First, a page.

Wednesday, September 10, 2014

Impromptu (1991) ✭✭✭✭



Impromptu is a grand and goofy farce that attempts to rewrite history by portraying some of the 19th century’s most celebrated artistic talents as shallow, neurotic grifters. And It largely succeeds thanks to a strong performance by Judy Davis as writer George Sand, the unofficial leader of a clique of artists in constant search of some wealthy patron to fleece. The first half of the film is quite a hoot, as all the principles are invited to the country manor of the Duchess D'Antan (Emma Thompson) for an extended holiday. The flighty Duchess is woman with a lot more money than sense, and Thompson plays the giggly fool to a perfect hilt.


Accompanying Sand on this parasitic vacation are Eugène Delacroix (a bemused Ralph Brown) and Franz Liszt (Julian Sands, before he became a permanent bad guy). Things generally go to hell when Sand’s jilted lover Alfred de Musset (Mandy Patinkin) shows up, having consumed most of the wine cellar and in a tempestuous mood. Patinkin is a joy to watch in this outsized mad scene, whirling like a witty version of the Tasmanian Devil and stopping just short of taking a bite out of the scenery.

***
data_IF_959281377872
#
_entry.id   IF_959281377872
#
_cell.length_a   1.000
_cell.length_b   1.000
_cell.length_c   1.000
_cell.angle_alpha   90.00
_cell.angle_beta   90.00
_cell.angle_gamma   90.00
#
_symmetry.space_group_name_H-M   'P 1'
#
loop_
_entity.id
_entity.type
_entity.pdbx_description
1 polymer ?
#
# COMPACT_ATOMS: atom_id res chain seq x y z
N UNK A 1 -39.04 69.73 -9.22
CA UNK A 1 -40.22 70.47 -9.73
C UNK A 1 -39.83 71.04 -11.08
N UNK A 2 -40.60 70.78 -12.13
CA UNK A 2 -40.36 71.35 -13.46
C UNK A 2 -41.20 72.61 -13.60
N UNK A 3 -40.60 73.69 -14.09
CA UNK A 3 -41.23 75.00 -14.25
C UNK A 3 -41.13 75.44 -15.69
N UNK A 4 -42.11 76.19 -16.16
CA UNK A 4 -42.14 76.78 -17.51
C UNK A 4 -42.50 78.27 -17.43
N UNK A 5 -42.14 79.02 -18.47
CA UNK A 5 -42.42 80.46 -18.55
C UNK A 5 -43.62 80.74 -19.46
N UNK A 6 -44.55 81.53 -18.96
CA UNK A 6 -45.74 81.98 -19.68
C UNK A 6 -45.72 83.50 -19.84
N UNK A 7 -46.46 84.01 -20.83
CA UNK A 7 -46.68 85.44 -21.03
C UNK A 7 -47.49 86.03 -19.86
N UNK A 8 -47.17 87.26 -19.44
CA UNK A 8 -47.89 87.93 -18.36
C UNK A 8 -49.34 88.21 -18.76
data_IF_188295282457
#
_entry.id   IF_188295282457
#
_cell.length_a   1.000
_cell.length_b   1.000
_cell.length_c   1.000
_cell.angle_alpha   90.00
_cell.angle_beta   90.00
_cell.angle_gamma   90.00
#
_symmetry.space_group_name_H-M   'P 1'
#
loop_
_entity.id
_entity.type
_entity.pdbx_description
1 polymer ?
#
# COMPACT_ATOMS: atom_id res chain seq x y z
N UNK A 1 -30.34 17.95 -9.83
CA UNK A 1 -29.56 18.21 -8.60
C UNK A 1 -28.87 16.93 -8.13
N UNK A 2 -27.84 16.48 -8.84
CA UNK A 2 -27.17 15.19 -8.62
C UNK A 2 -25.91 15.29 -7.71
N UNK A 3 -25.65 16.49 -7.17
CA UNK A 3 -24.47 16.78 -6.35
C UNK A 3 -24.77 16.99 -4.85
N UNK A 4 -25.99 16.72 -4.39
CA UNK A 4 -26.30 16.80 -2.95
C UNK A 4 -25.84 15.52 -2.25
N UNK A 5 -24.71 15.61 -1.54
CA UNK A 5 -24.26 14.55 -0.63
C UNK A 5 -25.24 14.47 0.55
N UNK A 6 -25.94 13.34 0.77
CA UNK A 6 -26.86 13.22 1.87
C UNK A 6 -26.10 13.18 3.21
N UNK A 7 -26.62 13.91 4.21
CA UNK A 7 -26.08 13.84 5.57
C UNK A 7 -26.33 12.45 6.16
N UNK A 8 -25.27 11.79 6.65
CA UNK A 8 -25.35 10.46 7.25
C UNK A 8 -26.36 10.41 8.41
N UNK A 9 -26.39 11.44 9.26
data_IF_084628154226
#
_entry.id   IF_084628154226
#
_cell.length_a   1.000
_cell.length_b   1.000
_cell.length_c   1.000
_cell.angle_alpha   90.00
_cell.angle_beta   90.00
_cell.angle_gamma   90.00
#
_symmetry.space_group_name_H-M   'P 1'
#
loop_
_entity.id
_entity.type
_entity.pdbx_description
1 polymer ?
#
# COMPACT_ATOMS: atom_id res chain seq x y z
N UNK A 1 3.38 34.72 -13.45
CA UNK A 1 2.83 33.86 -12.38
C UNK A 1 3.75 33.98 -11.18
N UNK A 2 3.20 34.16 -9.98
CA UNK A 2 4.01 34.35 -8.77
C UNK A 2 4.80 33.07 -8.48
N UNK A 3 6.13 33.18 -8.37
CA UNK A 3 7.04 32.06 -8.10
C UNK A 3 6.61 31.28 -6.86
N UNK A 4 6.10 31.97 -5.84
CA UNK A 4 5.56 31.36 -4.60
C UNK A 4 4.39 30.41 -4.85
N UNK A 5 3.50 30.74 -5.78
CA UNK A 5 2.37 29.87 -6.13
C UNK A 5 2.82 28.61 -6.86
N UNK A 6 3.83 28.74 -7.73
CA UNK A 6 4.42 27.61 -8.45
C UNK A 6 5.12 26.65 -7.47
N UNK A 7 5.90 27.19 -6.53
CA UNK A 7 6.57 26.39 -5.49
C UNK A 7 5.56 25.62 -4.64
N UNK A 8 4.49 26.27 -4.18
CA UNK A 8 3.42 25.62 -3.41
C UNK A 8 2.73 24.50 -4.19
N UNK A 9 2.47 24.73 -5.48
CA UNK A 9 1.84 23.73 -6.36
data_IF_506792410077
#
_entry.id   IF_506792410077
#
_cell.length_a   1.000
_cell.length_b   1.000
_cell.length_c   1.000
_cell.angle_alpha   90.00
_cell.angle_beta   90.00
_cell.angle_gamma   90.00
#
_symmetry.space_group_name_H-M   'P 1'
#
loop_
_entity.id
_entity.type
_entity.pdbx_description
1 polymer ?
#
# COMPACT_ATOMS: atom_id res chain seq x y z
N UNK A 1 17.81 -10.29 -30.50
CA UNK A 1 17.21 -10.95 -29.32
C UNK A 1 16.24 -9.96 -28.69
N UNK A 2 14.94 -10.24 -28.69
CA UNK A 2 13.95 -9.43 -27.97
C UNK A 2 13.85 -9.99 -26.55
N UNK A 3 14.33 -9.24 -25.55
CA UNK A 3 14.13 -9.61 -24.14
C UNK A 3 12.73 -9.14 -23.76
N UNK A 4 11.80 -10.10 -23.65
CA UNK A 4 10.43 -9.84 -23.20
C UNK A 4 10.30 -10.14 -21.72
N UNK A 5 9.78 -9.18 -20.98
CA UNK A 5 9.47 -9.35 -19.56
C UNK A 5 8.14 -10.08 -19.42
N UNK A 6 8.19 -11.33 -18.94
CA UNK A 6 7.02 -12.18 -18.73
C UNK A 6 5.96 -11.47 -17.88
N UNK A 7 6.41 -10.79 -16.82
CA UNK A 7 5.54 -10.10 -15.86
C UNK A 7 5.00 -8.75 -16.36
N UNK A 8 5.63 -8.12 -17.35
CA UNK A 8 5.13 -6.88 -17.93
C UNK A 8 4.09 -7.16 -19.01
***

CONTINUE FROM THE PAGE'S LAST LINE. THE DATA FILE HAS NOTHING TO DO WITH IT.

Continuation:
However, Sand is looking for more than free room and board out of this sojourn, for she is harboring a burning hot love for a friend of Liszt’s; a dreamy piano player from Poland named Frédéric Chopin (Hugh Grant) who’s expected to arrive at any moment. The second half of the film deals mainly with Sand’s pursuit of the shy, paranoid composer, a pursuit that leads the pair back to the stylish streets of Paris. The film’s pacing and joke count suffer significantly in the later reels as the film’s breezy camp is replaced by a desperate air. Grant’s Polish accent weaves and wanders like a hungry coyote, at times sounding more Wisconsin than Warsaw, yet it’s hard to imagine any actor crafting a wimpy hypochondriac with more aplomb.


Impromptu belongs to that special sub-genre of Irreverent Costume Dramas, aspiring to the greatness of Amadeus or  Richard Lester’s The Three Musketeers, to name a few. It doesn’t quite reach those lofty levels, but the film offers a fine selection of winning moments and a young cast at the peak of their charms. Soon, they would all hit the big time but - just like the historical figures they portray - for some it would be all downhill from here.




1 comment:

Movies Eat the Soul said...

Yeah, I always liked it. Davis was so watchable.

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